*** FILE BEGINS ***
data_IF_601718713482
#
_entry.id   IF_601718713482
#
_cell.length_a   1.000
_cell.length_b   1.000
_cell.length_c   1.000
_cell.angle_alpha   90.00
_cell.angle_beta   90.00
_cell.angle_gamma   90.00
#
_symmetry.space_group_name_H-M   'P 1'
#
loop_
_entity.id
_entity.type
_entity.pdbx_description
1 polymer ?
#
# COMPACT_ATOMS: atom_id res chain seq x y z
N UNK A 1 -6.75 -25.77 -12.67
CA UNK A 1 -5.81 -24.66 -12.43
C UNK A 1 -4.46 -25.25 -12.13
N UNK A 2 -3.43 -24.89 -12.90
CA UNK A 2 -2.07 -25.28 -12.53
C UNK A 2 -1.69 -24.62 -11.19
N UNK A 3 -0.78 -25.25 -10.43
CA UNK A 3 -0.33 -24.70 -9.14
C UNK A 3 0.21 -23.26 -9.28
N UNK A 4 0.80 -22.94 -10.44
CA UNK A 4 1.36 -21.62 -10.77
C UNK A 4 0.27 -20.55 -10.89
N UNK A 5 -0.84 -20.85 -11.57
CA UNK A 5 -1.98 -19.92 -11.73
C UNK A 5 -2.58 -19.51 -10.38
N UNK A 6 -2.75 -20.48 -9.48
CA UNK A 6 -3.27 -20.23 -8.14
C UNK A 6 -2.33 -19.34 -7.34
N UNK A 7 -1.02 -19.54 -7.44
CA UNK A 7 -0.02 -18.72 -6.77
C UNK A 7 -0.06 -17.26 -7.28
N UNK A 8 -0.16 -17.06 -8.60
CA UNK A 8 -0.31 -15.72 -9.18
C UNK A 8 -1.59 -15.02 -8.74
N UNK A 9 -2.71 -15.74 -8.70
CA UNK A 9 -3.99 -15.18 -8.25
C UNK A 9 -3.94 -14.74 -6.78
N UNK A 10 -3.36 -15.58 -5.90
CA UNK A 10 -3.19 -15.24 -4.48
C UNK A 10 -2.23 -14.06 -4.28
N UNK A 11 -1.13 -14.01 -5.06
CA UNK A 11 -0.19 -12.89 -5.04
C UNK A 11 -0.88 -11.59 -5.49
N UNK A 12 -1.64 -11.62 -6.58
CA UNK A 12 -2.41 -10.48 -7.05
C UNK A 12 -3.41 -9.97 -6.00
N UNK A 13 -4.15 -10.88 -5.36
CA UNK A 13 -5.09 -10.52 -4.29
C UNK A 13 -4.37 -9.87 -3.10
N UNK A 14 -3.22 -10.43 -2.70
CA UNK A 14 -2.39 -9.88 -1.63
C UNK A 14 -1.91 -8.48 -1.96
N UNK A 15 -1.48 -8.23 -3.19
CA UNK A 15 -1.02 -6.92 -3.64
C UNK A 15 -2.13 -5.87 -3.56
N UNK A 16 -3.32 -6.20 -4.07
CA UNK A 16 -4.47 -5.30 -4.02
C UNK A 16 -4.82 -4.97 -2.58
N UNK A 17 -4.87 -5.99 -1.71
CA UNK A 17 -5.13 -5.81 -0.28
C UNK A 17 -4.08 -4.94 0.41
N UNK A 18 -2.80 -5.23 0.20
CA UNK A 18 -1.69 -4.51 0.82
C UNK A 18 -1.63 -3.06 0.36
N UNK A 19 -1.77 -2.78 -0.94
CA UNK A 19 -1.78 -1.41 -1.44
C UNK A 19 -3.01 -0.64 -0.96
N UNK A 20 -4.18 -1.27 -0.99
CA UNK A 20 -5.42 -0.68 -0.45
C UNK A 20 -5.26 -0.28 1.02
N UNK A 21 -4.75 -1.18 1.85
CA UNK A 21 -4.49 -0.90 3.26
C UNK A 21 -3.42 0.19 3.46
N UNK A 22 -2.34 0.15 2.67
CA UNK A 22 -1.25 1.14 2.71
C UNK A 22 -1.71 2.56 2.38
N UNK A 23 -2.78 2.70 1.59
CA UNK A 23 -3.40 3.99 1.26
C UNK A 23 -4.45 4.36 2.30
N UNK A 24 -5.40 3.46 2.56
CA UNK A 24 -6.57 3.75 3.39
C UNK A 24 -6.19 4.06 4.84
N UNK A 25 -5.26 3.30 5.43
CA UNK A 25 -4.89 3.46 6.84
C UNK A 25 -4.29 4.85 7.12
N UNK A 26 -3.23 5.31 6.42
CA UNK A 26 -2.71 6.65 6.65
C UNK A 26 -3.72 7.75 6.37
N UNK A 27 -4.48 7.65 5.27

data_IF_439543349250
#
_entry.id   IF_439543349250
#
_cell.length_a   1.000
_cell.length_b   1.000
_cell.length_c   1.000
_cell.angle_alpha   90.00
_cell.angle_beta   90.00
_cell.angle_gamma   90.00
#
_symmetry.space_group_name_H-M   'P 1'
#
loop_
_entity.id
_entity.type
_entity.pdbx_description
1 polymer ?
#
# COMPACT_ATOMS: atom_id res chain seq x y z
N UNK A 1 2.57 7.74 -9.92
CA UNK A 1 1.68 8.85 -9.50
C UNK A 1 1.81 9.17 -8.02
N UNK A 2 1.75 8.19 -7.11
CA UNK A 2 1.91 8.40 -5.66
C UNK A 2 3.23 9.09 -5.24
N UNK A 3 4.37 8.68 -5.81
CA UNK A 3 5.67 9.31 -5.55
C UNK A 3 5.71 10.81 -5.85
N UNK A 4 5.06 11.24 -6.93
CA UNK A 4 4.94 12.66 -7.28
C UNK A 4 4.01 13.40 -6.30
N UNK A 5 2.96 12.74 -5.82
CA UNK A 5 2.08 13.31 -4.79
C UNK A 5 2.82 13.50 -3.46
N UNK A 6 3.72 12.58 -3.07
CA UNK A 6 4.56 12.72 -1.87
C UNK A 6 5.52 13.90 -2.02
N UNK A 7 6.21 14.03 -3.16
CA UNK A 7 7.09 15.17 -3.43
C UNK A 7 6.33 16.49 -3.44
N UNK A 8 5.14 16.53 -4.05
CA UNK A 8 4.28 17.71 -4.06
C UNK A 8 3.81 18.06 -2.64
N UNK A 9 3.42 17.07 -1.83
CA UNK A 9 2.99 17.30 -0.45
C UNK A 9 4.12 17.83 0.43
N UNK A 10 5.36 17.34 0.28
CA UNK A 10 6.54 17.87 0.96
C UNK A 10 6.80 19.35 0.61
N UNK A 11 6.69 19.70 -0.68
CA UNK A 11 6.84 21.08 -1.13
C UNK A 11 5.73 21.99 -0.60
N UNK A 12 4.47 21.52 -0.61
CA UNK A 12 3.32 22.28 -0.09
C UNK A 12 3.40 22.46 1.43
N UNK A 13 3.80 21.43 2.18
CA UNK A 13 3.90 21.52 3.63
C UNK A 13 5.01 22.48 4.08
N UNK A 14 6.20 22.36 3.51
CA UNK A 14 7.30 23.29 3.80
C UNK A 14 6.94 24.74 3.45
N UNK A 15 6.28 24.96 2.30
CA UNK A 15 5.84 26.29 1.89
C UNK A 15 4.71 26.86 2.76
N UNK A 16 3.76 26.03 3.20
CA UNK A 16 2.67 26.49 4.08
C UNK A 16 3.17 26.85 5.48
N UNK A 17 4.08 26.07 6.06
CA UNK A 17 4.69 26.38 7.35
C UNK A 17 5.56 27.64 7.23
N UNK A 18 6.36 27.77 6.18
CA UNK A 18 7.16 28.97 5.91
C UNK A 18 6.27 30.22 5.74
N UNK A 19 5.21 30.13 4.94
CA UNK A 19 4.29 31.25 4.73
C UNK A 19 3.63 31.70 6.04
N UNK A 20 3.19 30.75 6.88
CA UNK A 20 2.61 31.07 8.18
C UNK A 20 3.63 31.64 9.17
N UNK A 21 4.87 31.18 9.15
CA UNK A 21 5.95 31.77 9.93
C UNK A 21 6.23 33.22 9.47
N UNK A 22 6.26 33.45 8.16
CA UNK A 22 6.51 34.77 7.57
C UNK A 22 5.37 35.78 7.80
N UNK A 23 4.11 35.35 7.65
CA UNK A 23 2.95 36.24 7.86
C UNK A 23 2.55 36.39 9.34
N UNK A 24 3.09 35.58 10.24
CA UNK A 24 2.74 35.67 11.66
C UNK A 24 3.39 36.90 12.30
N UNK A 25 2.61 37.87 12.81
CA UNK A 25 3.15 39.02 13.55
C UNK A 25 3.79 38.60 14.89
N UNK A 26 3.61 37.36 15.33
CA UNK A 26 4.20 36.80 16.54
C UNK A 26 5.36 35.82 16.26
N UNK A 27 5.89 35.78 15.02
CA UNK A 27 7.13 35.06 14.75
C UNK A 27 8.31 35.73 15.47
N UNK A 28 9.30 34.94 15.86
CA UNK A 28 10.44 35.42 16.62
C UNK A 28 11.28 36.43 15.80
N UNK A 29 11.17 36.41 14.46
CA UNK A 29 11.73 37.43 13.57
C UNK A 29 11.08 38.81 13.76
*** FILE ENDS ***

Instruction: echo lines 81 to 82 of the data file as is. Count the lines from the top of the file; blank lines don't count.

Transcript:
N UNK A 21 -4.75 -1.18 1.85
CA UNK A 21 -4.49 -0.90 3.26